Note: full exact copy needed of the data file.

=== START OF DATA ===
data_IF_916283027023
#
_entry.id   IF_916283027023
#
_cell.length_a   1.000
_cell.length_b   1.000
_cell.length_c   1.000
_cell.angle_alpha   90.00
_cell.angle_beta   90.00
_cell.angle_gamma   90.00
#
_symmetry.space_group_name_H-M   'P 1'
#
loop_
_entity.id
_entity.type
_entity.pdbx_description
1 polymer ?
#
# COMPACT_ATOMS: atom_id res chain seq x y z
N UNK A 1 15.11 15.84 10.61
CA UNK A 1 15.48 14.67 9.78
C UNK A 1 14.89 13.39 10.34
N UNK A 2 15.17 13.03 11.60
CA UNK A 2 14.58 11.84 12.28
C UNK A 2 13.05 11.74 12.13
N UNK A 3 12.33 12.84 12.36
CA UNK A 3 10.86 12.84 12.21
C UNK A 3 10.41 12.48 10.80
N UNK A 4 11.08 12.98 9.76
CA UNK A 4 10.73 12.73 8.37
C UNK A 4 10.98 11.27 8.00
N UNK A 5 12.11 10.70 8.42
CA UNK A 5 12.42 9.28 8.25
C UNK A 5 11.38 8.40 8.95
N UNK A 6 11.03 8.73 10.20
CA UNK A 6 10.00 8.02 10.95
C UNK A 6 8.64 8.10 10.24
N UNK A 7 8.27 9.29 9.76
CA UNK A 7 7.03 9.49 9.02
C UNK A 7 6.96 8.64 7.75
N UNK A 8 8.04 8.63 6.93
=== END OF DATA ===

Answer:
data_IF_916283027023
#
_entry.id   IF_916283027023
#
_cell.length_a   1.000
_cell.length_b   1.000
_cell.length_c   1.000
_cell.angle_alpha   90.00
_cell.angle_beta   90.00
_cell.angle_gamma   90.00
#
_symmetry.space_group_name_H-M   'P 1'
#
loop_
_entity.id
_entity.type
_entity.pdbx_description
1 polymer ?
#
# COMPACT_ATOMS: atom_id res chain seq x y z
N UNK A 1 15.11 15.84 10.61
CA UNK A 1 15.48 14.67 9.78
C UNK A 1 14.89 13.39 10.34
N UNK A 2 15.17 13.03 11.60
CA UNK A 2 14.58 11.84 12.28
C UNK A 2 13.05 11.74 12.13
N UNK A 3 12.33 12.84 12.36
CA UNK A 3 10.86 12.84 12.21
C UNK A 3 10.41 12.48 10.80
N UNK A 4 11.08 12.98 9.76
CA UNK A 4 10.73 12.73 8.37
C UNK A 4 10.98 11.27 8.00
N UNK A 5 12.11 10.70 8.42
CA UNK A 5 12.42 9.28 8.25
C UNK A 5 11.38 8.40 8.95
N UNK A 6 11.03 8.73 10.20
CA UNK A 6 10.00 8.02 10.95
C UNK A 6 8.64 8.10 10.24
N UNK A 7 8.27 9.29 9.76
CA UNK A 7 7.03 9.49 9.02
C UNK A 7 6.96 8.64 7.75
N UNK A 8 8.04 8.63 6.93